DID YOU READ

Tribeca 2011: “The Union,” Reviewed

Tribeca 2011: “The Union,” Reviewed (photo)

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My worry about “The Union,” Cameron Crowe’s documentary about the musical collaboration between Elton John and Leon Russell, was that it would be just another making-the-album documentary of the kind a lot of bands make these days to upsell Special Edition CDs and ward off piracy. And basically it is; it’s just the best possible version of that film, made with the sort of craft and heart that only a director (and music lover) of Crowe’s caliber could provide.

Elton John, you know, the prolific singer-songwriter of many hits in the ’70s and ’80s (including “Tiny Dancer” which was immortalized in a great scene in Crowe’s “Almost Famous”). Leon Russell, you might not; I didn’t. As a session musician, band leader, and piano player, he was an enormous influence on John’s life and career, maybe the biggest, according to “The Union.” At a loss for inspiration, John suddenly found it while on safari in Africa (oh, rock stars…). He would make an shared album with Russell. The final product, ultimately called “The Union,” would be split 50-50 between them, each providing vocals, piano, and songwriting. Crowe’s film is split about that evenly too, a fact reinforced by his rather brilliant use of split-screens throughout. Though John’s voiceover guides us through the story and offers insights into the songwriting and recording process, Russell’s journey and struggle is given equal narrative weight.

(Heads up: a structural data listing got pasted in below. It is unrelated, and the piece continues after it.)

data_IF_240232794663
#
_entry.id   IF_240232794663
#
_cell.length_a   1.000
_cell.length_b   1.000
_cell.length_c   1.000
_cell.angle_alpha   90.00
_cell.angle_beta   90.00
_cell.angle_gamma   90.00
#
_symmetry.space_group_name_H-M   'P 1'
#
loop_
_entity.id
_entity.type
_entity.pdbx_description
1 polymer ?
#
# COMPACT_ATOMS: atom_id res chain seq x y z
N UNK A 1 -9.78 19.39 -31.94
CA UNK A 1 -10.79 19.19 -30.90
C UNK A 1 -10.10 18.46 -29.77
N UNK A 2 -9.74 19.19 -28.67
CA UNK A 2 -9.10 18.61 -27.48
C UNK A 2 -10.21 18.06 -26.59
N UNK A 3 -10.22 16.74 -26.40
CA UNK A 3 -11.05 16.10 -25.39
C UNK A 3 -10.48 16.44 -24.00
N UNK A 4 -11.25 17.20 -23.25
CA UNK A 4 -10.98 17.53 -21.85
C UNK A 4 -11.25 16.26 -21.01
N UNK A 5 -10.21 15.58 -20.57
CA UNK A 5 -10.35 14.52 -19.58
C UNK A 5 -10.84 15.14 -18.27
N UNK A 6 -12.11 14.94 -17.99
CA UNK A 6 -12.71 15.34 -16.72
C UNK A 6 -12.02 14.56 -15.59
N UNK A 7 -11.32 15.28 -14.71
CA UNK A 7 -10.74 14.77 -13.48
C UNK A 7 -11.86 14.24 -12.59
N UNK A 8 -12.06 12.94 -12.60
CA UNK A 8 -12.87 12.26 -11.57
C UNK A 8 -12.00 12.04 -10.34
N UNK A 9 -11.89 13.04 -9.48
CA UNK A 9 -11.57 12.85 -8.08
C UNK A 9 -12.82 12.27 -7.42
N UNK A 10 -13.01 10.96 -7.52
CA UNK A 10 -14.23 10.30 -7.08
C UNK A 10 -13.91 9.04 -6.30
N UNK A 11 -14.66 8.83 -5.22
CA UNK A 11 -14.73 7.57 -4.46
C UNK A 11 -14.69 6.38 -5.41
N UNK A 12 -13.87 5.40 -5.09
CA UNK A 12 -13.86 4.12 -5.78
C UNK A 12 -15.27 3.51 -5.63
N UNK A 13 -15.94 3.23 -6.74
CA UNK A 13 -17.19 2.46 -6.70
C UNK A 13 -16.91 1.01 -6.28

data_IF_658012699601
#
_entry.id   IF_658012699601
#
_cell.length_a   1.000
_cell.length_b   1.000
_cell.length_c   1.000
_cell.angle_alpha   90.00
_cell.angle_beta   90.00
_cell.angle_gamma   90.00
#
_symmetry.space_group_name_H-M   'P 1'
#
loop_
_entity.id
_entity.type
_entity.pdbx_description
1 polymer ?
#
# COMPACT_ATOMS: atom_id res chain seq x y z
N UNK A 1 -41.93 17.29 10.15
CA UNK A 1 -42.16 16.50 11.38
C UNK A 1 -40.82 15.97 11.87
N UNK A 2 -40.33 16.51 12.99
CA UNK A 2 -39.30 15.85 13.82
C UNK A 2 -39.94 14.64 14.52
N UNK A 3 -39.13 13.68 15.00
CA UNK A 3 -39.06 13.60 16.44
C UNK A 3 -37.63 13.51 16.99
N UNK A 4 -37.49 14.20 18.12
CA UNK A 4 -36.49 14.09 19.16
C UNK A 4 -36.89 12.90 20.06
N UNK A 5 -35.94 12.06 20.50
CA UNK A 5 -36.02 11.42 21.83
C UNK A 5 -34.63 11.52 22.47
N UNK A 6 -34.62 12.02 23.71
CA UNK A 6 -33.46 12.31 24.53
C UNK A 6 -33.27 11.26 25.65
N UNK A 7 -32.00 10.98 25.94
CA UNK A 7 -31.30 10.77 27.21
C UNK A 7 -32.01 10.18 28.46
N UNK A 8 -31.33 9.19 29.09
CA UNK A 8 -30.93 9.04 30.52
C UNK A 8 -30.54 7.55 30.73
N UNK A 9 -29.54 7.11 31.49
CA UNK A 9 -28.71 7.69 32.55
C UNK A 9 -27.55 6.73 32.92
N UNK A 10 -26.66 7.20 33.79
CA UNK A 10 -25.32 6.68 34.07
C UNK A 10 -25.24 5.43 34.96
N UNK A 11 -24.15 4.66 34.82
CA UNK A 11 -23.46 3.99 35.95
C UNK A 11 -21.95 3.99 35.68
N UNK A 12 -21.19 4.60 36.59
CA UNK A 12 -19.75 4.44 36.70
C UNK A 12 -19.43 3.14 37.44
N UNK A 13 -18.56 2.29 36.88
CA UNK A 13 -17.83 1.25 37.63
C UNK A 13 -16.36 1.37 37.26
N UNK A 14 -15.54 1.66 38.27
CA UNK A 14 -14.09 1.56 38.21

Crowe, the former Rolling Stone journalist turned screenwriter turned director, understands pop music better than almost any filmmaker who’s ever lived. Given his affinity for music and interviewing musicians, it’s kind of crazy that this is his first documentary about rock and roll. Not so crazy is how good he is at it. His use of technique, like those aforementioned split-screens, is phenomenal. One scene, in particular, which divides the frame between Russell playing a song he wrote for John and John overcome with emotions as he listens in the control room, cuts to the core of what the film is all about: the way the best and truest music comes from the heart and hits people in the same place. And it’s clear that John trusts Crowe — even soliciting his opinion about his music at times — in a way that makes “The Union” a much more unguarded portrait of two artists than it would have been in different, lesser hands.